I’ve been running my personal blog for more than three years now and, during this time, I’ve been relying on Jekyll as an easy and straight forward way to build my statics.
However, last week, I’ve faced a limitation on this setup: using ordinal dates.
What’s an ordinal date
For those who aren’t aware, ordinal dates are very common on USA. It seems something like:
January 3rd, 2018
Basically, after the day, it’s added an ordinal suffix.
Jekyll has support to a large range of custom date format. A full list of supported formats and placeholders can be found here.
However, ordinal dates aren’t supported natively, since, under the hoods, Jekyll relies on Ruby’s Time#strftime method.
So, there must be a way to calculate the ordinal suffix manually and include it on the date.
First approach: Jekyll plugin
The first and more straight forward way to solve this is using a Jekyll’s plugin.
Checking Github, I’ve found this plugin, which is basically a Ruby implementation of the ordinal date.
To use that, you only need to include the plugin file into the
_plugins/ directory and voilà, everything is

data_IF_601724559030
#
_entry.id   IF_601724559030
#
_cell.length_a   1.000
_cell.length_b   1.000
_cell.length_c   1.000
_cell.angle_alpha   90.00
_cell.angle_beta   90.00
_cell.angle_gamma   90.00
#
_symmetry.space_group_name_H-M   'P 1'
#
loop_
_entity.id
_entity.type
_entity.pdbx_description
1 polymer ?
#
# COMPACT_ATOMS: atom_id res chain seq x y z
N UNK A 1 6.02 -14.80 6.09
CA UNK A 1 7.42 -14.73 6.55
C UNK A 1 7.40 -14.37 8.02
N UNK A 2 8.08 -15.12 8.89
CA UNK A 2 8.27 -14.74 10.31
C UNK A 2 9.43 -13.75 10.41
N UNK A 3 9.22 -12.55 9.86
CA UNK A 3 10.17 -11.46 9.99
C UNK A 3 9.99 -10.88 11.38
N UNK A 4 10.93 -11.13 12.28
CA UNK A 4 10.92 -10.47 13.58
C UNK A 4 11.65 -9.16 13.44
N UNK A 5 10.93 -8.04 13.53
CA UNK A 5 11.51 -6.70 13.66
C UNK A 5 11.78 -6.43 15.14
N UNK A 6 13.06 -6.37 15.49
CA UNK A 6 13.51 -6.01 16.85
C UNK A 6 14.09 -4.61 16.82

Turns out that Github Pages doesn’t allow custom plugins. It’s a security measure adopted by Github team, and you can find further information here.
The workaround suggested by Github itself is to build the static files locally and, then, push the branch.
This is not a big deal, but I like the convenience of pushing my branch to Github and just get the statics build “automagically”, so I don’t have to bother about building it myself.
So, I’ve discarded this option.
My workaround is using Liquid to calculate the ordinal suffix and use it as a regular Jekyll template.
Basically, I’ve added the file
_includes/date.html to my project, with the following content:
This template expects two parameters: the date to be formatted and the desired template.
The trick lays on the last line: after the date is formatted, Liquid replaces all the
by the calculated ordinal day. That means, if we provide the template
%B %o, %Y, the formatted
date will be something like
January 3rd, 2018.
%o is just a placeholder defined by myself. You can use anything you want, as long it
doesn’t conflict with the ones supported by Time#strftime.
Finally, to use this template, just add the following command, replacing
by their respective values:
This can be a little verbose compared to the plugin approach, but I think it’s a good tradeoff, considering I don’t have to bother about building the static files manually :)